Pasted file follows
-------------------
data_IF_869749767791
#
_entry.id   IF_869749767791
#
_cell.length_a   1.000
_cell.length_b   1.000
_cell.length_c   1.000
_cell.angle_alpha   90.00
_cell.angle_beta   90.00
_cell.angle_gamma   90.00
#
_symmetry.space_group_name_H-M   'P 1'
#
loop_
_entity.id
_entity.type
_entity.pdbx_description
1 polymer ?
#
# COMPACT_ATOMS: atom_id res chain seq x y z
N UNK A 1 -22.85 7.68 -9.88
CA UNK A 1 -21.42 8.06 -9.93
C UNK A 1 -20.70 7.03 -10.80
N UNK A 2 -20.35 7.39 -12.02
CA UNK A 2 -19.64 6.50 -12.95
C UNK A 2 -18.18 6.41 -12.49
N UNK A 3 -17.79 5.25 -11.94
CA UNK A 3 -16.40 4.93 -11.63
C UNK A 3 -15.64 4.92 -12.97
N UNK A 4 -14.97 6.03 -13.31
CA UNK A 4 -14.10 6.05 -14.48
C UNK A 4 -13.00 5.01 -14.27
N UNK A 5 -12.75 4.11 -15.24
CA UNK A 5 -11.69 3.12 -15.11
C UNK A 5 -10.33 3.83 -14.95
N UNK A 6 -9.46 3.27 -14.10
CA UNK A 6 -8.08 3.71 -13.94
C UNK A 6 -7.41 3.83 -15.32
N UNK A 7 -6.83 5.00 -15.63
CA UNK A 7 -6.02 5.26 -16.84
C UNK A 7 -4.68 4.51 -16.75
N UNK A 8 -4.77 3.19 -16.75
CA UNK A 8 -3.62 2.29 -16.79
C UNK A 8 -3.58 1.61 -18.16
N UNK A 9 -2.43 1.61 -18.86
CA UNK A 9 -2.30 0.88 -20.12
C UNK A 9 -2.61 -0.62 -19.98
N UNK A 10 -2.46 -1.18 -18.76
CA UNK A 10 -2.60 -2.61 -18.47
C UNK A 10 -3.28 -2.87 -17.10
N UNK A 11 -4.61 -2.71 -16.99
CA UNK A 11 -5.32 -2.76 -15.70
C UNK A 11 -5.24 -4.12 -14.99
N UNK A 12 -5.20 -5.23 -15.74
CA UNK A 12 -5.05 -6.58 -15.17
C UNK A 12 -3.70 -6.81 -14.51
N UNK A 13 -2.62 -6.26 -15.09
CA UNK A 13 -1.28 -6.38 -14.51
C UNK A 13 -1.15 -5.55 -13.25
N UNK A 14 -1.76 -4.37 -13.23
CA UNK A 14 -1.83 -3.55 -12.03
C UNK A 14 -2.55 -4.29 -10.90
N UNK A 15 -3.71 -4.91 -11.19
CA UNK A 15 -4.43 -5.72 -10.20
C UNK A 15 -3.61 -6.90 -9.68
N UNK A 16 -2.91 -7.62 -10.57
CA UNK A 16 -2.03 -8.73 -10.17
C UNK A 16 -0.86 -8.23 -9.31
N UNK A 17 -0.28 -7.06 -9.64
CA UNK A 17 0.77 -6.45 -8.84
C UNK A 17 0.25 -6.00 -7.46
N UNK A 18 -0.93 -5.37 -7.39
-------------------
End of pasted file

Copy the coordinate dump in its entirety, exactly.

data_IF_869749767791
#
_entry.id   IF_869749767791
#
_cell.length_a   1.000
_cell.length_b   1.000
_cell.length_c   1.000
_cell.angle_alpha   90.00
_cell.angle_beta   90.00
_cell.angle_gamma   90.00
#
_symmetry.space_group_name_H-M   'P 1'
#
loop_
_entity.id
_entity.type
_entity.pdbx_description
1 polymer ?
#
# COMPACT_ATOMS: atom_id res chain seq x y z
N UNK A 1 -22.85 7.68 -9.88
CA UNK A 1 -21.42 8.06 -9.93
C UNK A 1 -20.70 7.03 -10.80
N UNK A 2 -20.35 7.39 -12.02
CA UNK A 2 -19.64 6.50 -12.95
C UNK A 2 -18.18 6.41 -12.49
N UNK A 3 -17.79 5.25 -11.94
CA UNK A 3 -16.40 4.93 -11.63
C UNK A 3 -15.64 4.92 -12.97
N UNK A 4 -14.97 6.03 -13.31
CA UNK A 4 -14.10 6.05 -14.48
C UNK A 4 -13.00 5.01 -14.27
N UNK A 5 -12.75 4.11 -15.24
CA UNK A 5 -11.69 3.12 -15.11
C UNK A 5 -10.33 3.83 -14.95
N UNK A 6 -9.46 3.27 -14.10
CA UNK A 6 -8.08 3.71 -13.94
C UNK A 6 -7.41 3.83 -15.32
N UNK A 7 -6.83 5.00 -15.63
CA UNK A 7 -6.02 5.26 -16.84
C UNK A 7 -4.68 4.51 -16.75
N UNK A 8 -4.77 3.19 -16.75
CA UNK A 8 -3.62 2.29 -16.79
C UNK A 8 -3.58 1.61 -18.16
N UNK A 9 -2.43 1.61 -18.86
CA UNK A 9 -2.30 0.88 -20.12
C UNK A 9 -2.61 -0.62 -19.98
N UNK A 10 -2.46 -1.18 -18.76
CA UNK A 10 -2.60 -2.61 -18.47
C UNK A 10 -3.28 -2.87 -17.10
N UNK A 11 -4.61 -2.71 -16.99
CA UNK A 11 -5.32 -2.76 -15.70
C UNK A 11 -5.24 -4.12 -14.99
N UNK A 12 -5.20 -5.23 -15.74
CA UNK A 12 -5.05 -6.58 -15.17
C UNK A 12 -3.70 -6.81 -14.51
N UNK A 13 -2.62 -6.26 -15.09
CA UNK A 13 -1.28 -6.38 -14.51
C UNK A 13 -1.15 -5.55 -13.25
N UNK A 14 -1.76 -4.37 -13.23
CA UNK A 14 -1.83 -3.55 -12.03
C UNK A 14 -2.55 -4.29 -10.90
N UNK A 15 -3.71 -4.91 -11.19
CA UNK A 15 -4.43 -5.72 -10.20
C UNK A 15 -3.61 -6.90 -9.68
N UNK A 16 -2.91 -7.62 -10.57
CA UNK A 16 -2.03 -8.73 -10.17
C UNK A 16 -0.86 -8.23 -9.31
N UNK A 17 -0.28 -7.06 -9.64
CA UNK A 17 0.77 -6.45 -8.84
C UNK A 17 0.25 -6.00 -7.46
N UNK A 18 -0.93 -5.37 -7.39